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Saturday 10 November 2012. The Guardian

Science could harness genetic secrets of newly discovered microbial life – but there are fears of ecosystem damage

Scientists have pinpointed a new treasure trove in our oceans: micro-organisms that contain millions of previously unknown genes and thousands of new families of proteins.

These tiny marine wonders offer a chance to exploit a vast pool of material that could be used to create innovative medicines, industrial solvents, chemical treatments and other processes, scientists say. Researchers have already created new enzymes for treating sewage and chemicals for making soaps from material they have found in ocean organisms.

“The potential for marine biotechnology is almost infinite,” said Curtis Suttle, professor of earth, ocean and atmospheric sciences at the University of British Columbia. “It has become clear that most of the biological and genetic diversity on Earth is – by far – tied up in marine ecosystems, and in particular in their microbial components. By weight, more than 95% of all living organisms found in the oceans are microbial. This is an incredible resource.”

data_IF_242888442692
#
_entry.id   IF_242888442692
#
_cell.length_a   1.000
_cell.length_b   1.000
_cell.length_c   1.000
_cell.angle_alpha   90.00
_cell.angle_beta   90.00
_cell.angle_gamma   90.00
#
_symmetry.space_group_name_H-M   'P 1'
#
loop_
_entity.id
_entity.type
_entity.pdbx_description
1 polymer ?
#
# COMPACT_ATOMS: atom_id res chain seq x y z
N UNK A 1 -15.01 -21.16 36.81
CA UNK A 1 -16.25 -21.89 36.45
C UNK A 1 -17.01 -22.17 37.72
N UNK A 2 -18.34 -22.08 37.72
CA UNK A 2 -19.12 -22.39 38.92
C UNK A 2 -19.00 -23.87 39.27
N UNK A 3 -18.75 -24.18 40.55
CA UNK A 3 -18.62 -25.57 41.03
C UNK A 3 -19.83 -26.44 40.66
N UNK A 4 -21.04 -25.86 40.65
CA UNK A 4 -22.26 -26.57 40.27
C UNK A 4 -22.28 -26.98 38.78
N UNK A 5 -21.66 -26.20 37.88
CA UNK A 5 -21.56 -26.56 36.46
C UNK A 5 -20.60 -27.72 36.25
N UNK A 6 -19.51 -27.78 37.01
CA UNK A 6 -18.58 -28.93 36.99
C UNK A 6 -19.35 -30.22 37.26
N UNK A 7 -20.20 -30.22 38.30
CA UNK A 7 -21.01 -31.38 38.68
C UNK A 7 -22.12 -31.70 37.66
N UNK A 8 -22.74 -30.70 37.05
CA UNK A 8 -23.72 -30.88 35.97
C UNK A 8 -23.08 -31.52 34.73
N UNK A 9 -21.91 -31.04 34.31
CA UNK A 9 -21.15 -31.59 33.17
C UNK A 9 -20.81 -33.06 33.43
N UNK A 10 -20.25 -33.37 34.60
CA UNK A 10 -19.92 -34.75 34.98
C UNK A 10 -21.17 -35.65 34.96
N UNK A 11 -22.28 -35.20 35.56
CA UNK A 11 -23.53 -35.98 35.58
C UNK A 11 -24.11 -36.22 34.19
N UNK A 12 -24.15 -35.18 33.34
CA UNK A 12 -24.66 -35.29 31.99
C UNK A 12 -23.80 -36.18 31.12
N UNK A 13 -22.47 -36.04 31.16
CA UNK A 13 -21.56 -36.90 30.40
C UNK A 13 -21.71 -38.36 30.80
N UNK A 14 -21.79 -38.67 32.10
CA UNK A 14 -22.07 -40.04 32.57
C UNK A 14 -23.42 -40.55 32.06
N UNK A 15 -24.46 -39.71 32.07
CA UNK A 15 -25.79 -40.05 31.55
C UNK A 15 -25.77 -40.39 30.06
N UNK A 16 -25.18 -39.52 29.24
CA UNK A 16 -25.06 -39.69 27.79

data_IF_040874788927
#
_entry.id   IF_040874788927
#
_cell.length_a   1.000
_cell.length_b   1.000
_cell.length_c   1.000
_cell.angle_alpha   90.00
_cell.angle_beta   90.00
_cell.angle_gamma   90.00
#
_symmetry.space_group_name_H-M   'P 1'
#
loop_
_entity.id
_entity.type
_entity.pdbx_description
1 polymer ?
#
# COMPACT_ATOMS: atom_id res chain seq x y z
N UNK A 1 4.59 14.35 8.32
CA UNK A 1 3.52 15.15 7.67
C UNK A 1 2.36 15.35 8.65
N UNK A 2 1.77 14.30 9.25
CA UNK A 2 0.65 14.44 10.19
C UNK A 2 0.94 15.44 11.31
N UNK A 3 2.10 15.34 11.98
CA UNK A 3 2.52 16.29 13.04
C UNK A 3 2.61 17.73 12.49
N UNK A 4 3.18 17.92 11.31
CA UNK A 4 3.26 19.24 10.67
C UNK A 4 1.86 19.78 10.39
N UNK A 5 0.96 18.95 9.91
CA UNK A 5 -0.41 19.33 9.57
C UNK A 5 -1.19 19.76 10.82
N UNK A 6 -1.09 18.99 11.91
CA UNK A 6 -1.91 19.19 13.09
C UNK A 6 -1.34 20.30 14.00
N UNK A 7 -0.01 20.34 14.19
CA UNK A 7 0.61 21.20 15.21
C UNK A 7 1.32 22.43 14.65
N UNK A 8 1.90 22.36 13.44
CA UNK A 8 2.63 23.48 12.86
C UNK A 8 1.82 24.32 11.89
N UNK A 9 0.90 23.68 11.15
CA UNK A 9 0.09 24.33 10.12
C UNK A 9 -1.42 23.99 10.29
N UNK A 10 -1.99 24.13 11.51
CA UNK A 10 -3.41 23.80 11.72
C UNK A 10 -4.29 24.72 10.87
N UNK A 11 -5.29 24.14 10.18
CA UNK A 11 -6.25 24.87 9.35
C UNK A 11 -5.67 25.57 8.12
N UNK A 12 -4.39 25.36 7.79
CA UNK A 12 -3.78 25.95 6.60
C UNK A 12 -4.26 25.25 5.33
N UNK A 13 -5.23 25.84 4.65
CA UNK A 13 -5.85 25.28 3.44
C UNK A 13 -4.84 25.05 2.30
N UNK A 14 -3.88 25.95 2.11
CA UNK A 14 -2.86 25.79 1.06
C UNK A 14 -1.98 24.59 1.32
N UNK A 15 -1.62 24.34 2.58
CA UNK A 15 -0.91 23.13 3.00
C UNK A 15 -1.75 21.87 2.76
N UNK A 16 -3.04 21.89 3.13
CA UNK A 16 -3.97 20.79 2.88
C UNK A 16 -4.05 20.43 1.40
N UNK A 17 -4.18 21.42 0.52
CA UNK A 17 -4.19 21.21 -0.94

However, the discovery of the ocean’s biological riches, including hundreds of thousands of new sponges, bacteria and viruses, also raises worries about the damage that could ensue from the new science of marine biotechnology.

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